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Frederick Douglass was an African American slave during the 1800’s who endured many gruesome hardships at the hands of slaveholders and the oppressive society around him. Throughout his years as a slave, he slowly taught himself to read and write- a talent which eventually allowed for his escape to the North and the writing of his own narrative. His narrative details the events of his life including all of his different masters, the fellow slaves he came to know, the many calamities he or others faced as a result of slavery, and also his escape to freedom. One of the many themes presented in this narrative is that of education vs. ignorance, and The Narrative of Frederick Douglass was so fascinating because it provided a first hand commentary on ignorance as a form of slavery, education as a key to enlightenment and freedom, and how the ignorance of the slaveholders themselves gave way to a grossly inaccurate understanding of the mentality of slaves.
Slaves, including Douglass himself, began their lives already robbed of a sense of self. As Douglass said it best, “I have no accurate knowledge of my age, never having seen any authentic record containing it. By far the larger part of the slaves know as little of their ages as horses know of theirs, and it is the wish of most masters within my knowledge to keep their slaves thus ignorant” (Douglass 1).
In addition to not knowing their age or birthday, many slaves did not know their heritage. Slaveholders would often impregnate their female slaves, resulting in mulatto children that would most often not be informed of their parentage. Even if a slave was born of two slave parents, oftentimes part of the family would be sold away and the child would never know his/her parents. Such simple information like a birthdate and family further deepened the wedge between slaves and whites. Douglass even mentions that as a child, “The white children could tell their ages [and] I could not tell why I ought to be deprived of the same privilege” (Douglass 1).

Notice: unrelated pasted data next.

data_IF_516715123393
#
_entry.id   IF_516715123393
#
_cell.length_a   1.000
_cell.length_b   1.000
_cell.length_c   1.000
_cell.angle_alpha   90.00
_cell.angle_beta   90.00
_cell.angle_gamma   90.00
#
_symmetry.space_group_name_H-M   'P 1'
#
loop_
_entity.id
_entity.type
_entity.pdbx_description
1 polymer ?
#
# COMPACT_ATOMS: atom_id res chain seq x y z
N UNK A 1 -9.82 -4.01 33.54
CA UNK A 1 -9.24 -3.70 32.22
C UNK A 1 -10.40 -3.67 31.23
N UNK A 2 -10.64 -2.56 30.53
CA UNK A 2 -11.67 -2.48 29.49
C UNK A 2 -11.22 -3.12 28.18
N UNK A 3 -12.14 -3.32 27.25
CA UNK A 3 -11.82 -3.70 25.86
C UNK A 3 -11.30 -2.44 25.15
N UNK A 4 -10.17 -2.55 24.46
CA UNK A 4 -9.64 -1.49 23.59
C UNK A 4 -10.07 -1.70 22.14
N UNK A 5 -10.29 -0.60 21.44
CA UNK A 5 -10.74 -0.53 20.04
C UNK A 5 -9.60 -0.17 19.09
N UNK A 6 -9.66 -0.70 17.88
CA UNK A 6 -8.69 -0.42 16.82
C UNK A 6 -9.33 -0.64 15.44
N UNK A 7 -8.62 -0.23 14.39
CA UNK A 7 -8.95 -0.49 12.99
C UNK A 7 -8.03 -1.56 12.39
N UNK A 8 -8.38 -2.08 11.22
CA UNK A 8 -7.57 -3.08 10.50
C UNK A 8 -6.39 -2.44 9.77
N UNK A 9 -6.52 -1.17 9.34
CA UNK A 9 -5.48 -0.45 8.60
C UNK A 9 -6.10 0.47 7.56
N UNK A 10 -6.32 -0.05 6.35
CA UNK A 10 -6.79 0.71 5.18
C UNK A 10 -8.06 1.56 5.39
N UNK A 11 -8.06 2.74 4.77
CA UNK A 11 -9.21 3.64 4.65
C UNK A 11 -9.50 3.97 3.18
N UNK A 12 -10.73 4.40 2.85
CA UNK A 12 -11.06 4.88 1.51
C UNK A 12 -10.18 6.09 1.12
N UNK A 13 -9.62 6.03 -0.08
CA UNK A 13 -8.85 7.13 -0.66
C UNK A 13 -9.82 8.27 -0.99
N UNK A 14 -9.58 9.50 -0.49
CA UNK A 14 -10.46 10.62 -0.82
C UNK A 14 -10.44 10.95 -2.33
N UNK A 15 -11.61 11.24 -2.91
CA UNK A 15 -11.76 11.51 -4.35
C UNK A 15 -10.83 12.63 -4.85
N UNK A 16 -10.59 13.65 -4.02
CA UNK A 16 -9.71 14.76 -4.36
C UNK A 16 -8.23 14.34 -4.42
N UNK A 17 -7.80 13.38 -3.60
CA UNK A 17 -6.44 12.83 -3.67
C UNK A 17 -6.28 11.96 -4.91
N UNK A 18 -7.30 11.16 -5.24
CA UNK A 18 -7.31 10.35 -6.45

The pervasive ignorance that was forced upon black slaves continued on into adulthood. If there was just one thing that slaveholders understood, it was that denying slaves the right to education- including reading and writing- did a better job than any physical punishment to keep the downtrodden slave where he was. Education held the key to an enlightenment of a slave, and by depriving it, whites could more easily control the slave. One of Douglass’ masters, Mr. Hugh Auld, unwittingly gave away this most important strategy for controlling slaves when he said,
“Learning would spoil the best n—-r in the world…[he] would forever unfit to be a slave. He would at once become unmanageable, and of no value to his master. As to himself, it could do him no good, but a great deal of harm. It would make him discontented and unhappy” (Douglass 29)
These few short sentences from Auld revealed that ignorance was the key tool in retaining slaves. The statements, “he would be unfit to be a slave,” and that the slave would be “discontented and unhappy,” suggest that if a slave were to become educated, he would no longer be resolved to bear the burden of the white man, he would secede from the clear injustice that is the institution of slavery, and he would in fact achieve some sense of self worth and apperception as a human being.
Mr. Auld’s prediction that a slave would become, “discontented and unhappy” if he ascertained an education did come true. Once Douglass heard the genuineness of his Master’s words, he sought out immediately to learn to read and write, and with it came also a curse. While Douglass was granted with the ability to denounce slavery and see it for what it really was- a perverse intrusion of human rights- he was also, in his words, presented with a “horrible pit, but to no ladder upon which to get out” (Douglass 35). His enlightenment did not relinquish from itself the keys to the chains that bound him or the map that would lead him to freedom. His education only elevated his animosity for the whole of the institution of slavery, and this is well demonstrated in his words;